In his first veto, Gov. Stitt rejects citizen involvement (Capitol Update)

Governor Stitt vetoed his first bill last week. HB 1205, by Rep. Carol Bush and Sen. Greg McCortney, would have created an Oklahoma Home- and Community-Based Services Ombudsman Program Task Force to research, compile data, and make recommendations to the Governor and Legislature regarding the creation and operation of an ombudsman program to serve recipients of in-home care and services.

The state currently has a long-term care ombudsman located in DHS who serves residents of nursing homes, assisted living, and similar adult care homes. Presumably the task force would have studied the need and potential duties of a similar office for people who qualify for nursing home or similar facilities but who continue to live at home and receive services through the ADvantage Program. The ombudsman is an independent voice within the agency who receives complaints about the services and attempts to resolve them. The current ombudsman at DHS is Bill Whited.

The task force would have consisted of 13 members appointed by the Governor, Speaker, and President Pro Tempore or included because of their position. They were the current long-term care ombudsman, an Area Agency on Aging supervisor, the Director of the Association for Home Care and Hospice, a community-based provider association representative, two persons with a family member or friend receiving ADvantage services, one Aging Partnership Strategy Committee representative, a member from the Health Care Authority, a member from the Health Department, two persons having a family member or friend receiving Disability Services home- and community-based services, one member representing the Oklahoma Developmental Disabilities Council who is receiving home based services, a member from the Oklahoma Protection and Advocacy System, and a representative of the Oklahoma Association of Centers for Independent Living.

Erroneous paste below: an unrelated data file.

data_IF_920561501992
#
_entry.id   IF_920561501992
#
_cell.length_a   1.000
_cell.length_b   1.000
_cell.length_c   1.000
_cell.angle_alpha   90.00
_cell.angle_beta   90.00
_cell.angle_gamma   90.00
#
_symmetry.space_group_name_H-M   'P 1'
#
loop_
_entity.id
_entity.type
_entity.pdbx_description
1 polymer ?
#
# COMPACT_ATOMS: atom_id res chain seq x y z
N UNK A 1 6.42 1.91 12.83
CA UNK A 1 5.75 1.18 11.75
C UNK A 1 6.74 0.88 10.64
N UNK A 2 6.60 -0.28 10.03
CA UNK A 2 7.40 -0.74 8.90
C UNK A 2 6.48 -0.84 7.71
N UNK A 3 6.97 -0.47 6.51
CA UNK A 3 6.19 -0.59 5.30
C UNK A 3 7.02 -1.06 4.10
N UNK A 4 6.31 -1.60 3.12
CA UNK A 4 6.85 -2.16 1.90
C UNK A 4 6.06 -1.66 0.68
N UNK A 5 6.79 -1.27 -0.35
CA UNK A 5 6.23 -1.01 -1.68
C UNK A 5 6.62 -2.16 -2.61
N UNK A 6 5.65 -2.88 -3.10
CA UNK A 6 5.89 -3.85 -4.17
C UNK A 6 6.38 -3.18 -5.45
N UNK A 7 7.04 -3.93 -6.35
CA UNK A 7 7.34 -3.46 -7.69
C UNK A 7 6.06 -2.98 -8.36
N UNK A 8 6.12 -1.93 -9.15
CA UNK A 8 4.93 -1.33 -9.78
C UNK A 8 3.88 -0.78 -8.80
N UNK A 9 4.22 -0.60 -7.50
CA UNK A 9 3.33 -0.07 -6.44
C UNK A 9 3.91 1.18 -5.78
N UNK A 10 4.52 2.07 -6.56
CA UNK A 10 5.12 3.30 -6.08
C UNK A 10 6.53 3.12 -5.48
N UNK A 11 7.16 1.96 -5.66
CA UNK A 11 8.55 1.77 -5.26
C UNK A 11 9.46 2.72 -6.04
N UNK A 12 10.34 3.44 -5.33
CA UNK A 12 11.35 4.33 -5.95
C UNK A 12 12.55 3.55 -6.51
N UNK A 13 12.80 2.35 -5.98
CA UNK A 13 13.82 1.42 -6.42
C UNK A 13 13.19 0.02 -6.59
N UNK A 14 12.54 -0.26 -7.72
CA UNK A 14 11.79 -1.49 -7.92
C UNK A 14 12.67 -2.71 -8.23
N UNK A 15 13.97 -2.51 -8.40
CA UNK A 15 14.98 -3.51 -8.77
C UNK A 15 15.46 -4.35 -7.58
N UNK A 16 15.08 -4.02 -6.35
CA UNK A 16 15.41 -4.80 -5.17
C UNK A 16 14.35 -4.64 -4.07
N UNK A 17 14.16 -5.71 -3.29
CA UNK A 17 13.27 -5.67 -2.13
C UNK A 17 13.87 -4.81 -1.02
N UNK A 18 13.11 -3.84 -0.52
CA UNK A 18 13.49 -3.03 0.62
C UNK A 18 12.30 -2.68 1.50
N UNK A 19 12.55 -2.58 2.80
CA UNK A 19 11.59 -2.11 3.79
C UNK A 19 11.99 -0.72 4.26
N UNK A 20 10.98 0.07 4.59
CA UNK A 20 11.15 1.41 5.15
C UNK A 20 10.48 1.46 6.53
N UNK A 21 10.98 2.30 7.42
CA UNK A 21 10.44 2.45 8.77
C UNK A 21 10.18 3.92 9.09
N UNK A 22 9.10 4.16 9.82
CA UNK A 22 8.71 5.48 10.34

In his veto message Governor Stitt said, “The safety of those Oklahomans receiving in-home and community-based care and services is of utmost concern to me. While I support the underlying purpose of this task force, I would like to address this matter through a more direct and effective means. As Governor, I have tasked my Cabinet with analyzing every agency under their purview. I will work with my Cabinet Secretary and agency directors to ensure the safety of these Oklahomans and work with the authors of this legislation to implement any necessary changes discovered through our review of the agency.”

I find the veto to be disappointing. The governor says the safety of the elderly and disabled receiving in-home care is of utmost concern to him, and I believe him. But what his veto says is: (1) My cabinet members and agency directors have got this; (2) We will figure it out simply by analyzing each agency; (3) If we need to hear from people working in the field, or from advocates for the elderly and disabled, or from the people who receive services, we’ll ask them; (4) We will work with the authors of the legislation to implement any “necessary changes” discovered through “our” review.

Here we go again. This is practically Governor Mary Fallin, 2.0 who resisted legislatively initiated studies for the past eight years. One would think policymaking works best when the executive and legislative branches work together from the beginning and include input from the citizens affected. Protecting the frail and elderly on a large scale is not that simple. What’s wrong with letting knowledgeable, experienced, and interested citizens focus on the issue and make recommendations? They might see something the agency directors and cabinet members don’t see. Everyone knows there’s a new sheriff in town. If you don’t like what they recommend, then don’t do it.


Steve Lewis served as Speaker of the Oklahoma House of Representatives from 1989-1990. He currently practices law in Tulsa and represents clients at the Capitol.

2 thoughts on “In his first veto, Gov. Stitt rejects citizen involvement (Capitol Update)

  1. I’m the parent of a disabled adult son and we receive in-home services but it isn’t enough as he and my husband are getting older. There needs to be more long term options available to families along with addressing the waiting list that has over 5,000 people on it some of whom have been waiting in excess of 10 years which is tragic. I agree Mr. Lewis this sounds like Stitt’s predecessor – what she tried didn’t work so why are we still doing it?

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